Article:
Gaye Taylor Upchurch’s appealing direction gives Folger Theatre’s As You Like It a warm flirtatious essence with buffoonery galore masking over Shakespeare’s initial soulful melancholic core.
With modern notions that love can be a transforming force, that risky behavior can have huge rewards, and that women can be every bit as commanding and stealthy as any male, Shakespeare’s As You Like It is a rewarding night out especially in shivering February weather.
For those less familiar with The Bard’s As You Like It, it is a comic vision about love and marriage. Not only do central characters Rosalind (Lindsay Alexandra Carter) and Orlando (Lorenzo Roberts) become unexpectedly smitten with each other, but so do several others couples. It all leads to a very happy ending. But know that As You like It begins its ascent into joy and silliness only after some nasty recriminations leading to a well-to-do family’s break-up with several not well thought through banishments into rustic woods.
The play also contains several oft-memorized in high school lines such as: “All the world’s a stage, And all the men and women merely players; They have their exits and their entrances, And one man in his time plays many parts.”
Before I provide some of my specific observations, here is the link to my DCMTA colleague Wendi Winters’ As You Like It review.
For those interested in reading the full text, the official Folger Library link is here. So, let me add several thoughts to Winters assessment of As You Like It.
–Upchurch has brought Celia, Rosalind’s resolute close cousin and ally into the visual forefront of the production. In the splendid portrayal by Antoinette Robinson, Celia is a physical foil to Rosalind’s forthright speaking out. Celia is the needed “response” to Rosalind’s outpouring “calls.” As plays by Robinson, Celia is no mere second banana, for without Celia, Rosalind would be a just a lost urchin. Celia requires Rosalind to react to forcefully delivered lines such as:
Cry, “whoa!” to your tongue, please. It’s leaping about like a frisky horse”
“You have simply misused our sex.
-I enjoyed how Upchurch brought visual emphases for so many of the secondary characters who could have been invisible, but in this case aren’t. Upchurch gave them visual time before the audience so as to be noticed even if they had only a few lines of dialogue. And the actors playing these secondary roles made the most of their time. To me the overall production fed off the energy of secondary characters as much as on the love-struck Rosaline and Orlando.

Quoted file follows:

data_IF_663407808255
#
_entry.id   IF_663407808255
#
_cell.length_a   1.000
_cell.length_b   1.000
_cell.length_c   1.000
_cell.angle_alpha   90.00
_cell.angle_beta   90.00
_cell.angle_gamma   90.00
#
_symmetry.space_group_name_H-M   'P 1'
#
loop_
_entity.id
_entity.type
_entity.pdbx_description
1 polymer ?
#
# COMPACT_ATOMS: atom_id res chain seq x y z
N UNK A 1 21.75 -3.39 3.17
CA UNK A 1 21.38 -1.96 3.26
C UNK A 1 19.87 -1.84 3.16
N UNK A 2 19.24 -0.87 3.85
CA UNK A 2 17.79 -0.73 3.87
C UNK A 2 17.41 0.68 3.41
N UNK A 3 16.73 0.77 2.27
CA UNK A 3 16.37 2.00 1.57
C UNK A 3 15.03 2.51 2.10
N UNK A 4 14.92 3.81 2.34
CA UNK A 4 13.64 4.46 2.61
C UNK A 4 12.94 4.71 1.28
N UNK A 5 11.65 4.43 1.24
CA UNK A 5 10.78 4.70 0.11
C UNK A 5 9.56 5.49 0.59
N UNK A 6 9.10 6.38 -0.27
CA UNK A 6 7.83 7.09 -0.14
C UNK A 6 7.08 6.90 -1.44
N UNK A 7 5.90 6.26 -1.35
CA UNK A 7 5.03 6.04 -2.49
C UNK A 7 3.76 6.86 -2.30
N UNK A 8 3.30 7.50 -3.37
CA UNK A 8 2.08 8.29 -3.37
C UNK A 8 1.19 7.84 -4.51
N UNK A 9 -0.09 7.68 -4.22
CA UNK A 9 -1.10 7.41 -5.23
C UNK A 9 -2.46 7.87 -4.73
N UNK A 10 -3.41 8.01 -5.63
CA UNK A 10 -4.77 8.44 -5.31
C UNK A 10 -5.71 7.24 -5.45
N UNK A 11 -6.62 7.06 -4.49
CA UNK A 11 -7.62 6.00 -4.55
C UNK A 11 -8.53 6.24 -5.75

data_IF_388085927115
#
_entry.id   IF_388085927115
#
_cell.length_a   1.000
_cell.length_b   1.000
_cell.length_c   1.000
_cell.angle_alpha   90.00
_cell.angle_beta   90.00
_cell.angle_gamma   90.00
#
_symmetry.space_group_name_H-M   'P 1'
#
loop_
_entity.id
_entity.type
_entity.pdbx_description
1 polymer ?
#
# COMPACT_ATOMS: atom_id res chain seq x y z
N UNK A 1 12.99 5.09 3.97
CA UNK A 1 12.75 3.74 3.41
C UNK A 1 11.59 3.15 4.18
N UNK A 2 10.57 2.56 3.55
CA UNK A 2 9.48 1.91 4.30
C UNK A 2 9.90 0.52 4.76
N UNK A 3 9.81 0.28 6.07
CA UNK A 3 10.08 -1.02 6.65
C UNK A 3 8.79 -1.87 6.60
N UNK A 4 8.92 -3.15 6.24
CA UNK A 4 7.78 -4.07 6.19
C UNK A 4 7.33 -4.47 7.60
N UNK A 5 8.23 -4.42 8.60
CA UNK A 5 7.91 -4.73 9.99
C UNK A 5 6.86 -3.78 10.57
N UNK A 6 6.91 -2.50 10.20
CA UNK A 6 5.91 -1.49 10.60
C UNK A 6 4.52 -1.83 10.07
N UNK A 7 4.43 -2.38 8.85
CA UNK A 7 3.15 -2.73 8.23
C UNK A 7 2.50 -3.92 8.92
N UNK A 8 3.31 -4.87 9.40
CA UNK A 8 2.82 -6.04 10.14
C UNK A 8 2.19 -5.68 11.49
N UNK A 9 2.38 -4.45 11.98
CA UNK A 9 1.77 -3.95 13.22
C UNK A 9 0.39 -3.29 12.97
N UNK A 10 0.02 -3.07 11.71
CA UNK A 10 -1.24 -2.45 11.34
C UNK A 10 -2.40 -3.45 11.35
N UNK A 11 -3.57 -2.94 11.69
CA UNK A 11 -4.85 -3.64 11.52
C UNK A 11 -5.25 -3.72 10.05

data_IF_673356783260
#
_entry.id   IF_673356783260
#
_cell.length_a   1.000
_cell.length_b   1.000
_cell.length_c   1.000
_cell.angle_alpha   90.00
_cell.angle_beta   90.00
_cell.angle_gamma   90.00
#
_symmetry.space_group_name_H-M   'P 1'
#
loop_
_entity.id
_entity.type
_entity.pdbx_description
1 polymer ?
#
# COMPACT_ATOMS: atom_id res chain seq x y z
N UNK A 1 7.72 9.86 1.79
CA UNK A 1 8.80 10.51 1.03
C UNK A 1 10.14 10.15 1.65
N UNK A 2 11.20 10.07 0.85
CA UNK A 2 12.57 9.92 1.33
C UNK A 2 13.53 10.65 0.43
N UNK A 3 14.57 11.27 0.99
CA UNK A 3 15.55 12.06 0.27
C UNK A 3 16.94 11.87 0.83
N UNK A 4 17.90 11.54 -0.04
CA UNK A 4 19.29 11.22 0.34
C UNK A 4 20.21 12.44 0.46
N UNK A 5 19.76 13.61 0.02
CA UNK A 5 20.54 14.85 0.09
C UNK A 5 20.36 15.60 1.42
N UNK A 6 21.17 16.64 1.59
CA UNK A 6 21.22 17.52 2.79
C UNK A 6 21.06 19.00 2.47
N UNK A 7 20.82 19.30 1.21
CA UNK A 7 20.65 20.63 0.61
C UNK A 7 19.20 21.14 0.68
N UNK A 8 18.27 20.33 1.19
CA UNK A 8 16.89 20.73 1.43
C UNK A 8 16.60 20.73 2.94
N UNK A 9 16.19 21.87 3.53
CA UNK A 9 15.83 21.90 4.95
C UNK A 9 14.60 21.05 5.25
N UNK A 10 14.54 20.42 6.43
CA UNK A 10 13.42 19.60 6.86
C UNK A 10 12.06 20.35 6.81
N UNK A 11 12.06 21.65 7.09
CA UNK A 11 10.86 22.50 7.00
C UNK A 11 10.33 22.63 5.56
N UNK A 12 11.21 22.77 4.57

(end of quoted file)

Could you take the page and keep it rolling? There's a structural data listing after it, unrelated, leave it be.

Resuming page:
-Upchurch’s direction provided a gender-fluid sensuality and delirious shrewd sexuality to the production. Such characterizations went well beyond Rosalind’s time cross-dressing as a gamin male named Ganymede. Smitten couples had few hard-and-fast boundaries or limiting barriers to how characters were permitted to react to each other. Being outside the confines of their usual society allowed them major room to explore themselves without fear of being “outed” in any way. It reminded me of that great ending line in the movie Some Like it Hot:
-Now for those familiar with the textual nastiness and physically muscularity of Shakespeare’s As You Like It in its early scenes from previous productions. The Bard’s rich testosterone has a rather “low-T” physicality to it at the Folger. Anger seemed muted and a wrestling match was more showy rather than foreboding.
-One of the most distinct female secondary character portrayal is by Dani Stoller’s as a love-torn Phoebe. Stoller is a wild hoot of an interpretation of a woman in love who may be misjudging her love object. She simply throws herself into the role as if working without a net. Sure she can be overblown at time, but nobody is perfect.
-I clearly saw and totally enjoyed a Cindi Lauper doppelganger in the character of Audrey (Kimberly Chatterjee). She is a character with few words but needed none to get her visual presence stuck happily in my brain. Chatterjee is also the dance captain and voice coach.
-Tom Story delivered the famous “All the World’s A Stage” with a relaxed deep resonance befitting their absolute power. He didn’t need to be showy and he wasn’t. As I watched him throughout As You Like It, it came to take on a Walt Whitman-like visage as the quiet poet and astute observer of all that goings-on.
-When Will Hayes as strong-man character Charles struck poses similar to recent Olympic champion Usain Bolt; well the entire Folger audience laughed in unison. Without a word spoken, Hays was priceless in depicting his character.
-Finally, Upchurch, and Costume Designer Charlotte Palmer-Lane conspired to provide several visually dramatic moments when double-cast actors removed their outer clothing to reveal another characters they portrayed without saying a word. There was complete hush as they did so.
Upchurch’s As You Like It left me reeling with two mental metaphors, one contemporary and the other a bit more ancient. First, the very contemporary; Lin Manuel Maranda’s Tony Award poem “Love is love is love is love is love is love is love is love, cannot be killed or swept aside.”
And for the Baby Boomers among us this from The Youngbloods’ 1967 Hippie anthem “Come Together”
Smile on your brother
Everybody get together
Try to love one another
As You Like It is a rewarding, uplifting theatrical sojourn Upchurch succeeded in showing me that “The people in As You Like It are seekers, They seek refuge, they seek society, they seek love, they seek joy-and they take great risks to obtain these things.”
Folger’s As You Like It is a splendid “celebration of great risk-taking and human folly,” just as Director Gaye Taylor Upchurch hoped. It is full of the sparkles and flames that love can be.
Running Time: Two hours and 45 minutes, with a 15-minute intermission.
Note: Here is the full cast of As You Like It.